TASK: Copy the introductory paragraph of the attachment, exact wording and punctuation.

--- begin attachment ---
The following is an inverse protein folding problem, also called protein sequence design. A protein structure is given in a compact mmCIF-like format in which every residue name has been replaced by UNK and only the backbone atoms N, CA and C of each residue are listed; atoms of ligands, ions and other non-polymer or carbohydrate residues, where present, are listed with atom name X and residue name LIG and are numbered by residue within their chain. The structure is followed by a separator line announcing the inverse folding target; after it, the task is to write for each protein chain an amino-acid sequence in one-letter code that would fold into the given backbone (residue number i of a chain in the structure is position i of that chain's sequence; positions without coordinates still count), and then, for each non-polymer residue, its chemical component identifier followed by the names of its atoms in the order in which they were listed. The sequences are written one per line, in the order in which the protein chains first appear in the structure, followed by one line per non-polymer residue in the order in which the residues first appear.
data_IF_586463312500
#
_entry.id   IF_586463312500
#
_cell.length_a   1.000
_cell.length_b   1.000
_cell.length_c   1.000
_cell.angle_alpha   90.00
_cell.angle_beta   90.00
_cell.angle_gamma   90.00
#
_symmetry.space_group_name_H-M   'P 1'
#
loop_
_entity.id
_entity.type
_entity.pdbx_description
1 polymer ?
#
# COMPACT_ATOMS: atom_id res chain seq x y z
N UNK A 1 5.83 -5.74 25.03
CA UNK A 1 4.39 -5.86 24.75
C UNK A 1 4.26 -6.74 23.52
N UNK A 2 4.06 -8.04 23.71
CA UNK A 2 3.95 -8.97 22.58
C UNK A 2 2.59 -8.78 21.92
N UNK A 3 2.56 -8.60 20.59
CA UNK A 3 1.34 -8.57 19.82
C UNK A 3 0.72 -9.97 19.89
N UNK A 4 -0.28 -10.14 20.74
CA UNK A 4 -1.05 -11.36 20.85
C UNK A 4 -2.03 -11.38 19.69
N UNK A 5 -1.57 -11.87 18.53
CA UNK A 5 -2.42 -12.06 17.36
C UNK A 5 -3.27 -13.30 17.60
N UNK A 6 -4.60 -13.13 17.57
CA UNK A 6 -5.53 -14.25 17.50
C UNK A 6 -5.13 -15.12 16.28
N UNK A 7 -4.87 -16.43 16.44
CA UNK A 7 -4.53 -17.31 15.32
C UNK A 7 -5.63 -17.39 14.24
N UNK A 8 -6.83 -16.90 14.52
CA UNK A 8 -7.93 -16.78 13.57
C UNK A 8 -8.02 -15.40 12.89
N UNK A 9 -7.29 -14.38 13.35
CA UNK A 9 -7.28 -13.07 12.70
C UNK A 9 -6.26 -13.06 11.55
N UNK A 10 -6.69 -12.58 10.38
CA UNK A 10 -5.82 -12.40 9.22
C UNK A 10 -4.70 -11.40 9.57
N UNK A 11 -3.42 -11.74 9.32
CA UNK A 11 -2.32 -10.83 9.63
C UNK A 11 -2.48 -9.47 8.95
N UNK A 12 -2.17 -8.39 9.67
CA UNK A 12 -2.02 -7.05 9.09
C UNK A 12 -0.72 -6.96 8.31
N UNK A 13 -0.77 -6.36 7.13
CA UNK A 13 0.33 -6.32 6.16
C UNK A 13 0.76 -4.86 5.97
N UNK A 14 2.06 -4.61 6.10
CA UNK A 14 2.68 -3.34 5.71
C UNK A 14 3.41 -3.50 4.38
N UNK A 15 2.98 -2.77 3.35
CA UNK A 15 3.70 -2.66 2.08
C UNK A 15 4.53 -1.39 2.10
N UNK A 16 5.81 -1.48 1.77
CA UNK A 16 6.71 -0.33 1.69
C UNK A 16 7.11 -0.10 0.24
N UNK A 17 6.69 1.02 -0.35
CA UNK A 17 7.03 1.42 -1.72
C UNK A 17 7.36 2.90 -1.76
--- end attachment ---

The following is an inverse protein folding problem, also called protein sequence design. A protein structure is given in a compact mmCIF-like format in which every residue name has been replaced by UNK and only the backbone atoms N, CA and C of each residue are listed; atoms of ligands, ions and other non-polymer or carbohydrate residues, where present, are listed with atom name X and residue name LIG and are numbered by residue within their chain. The structure is followed by a separator line announcing the inverse folding target; after it, the task is to write for each protein chain an amino-acid sequence in one-letter code that would fold into the given backbone (residue number i of a chain in the structure is position i of that chain's sequence; positions without coordinates still count), and then, for each non-polymer residue, its chemical component identifier followed by the names of its atoms in the order in which they were listed. The sequences are written one per line, in the order in which the protein chains first appear in the structure, followed by one line per non-polymer residue in the order in which the residues first appear.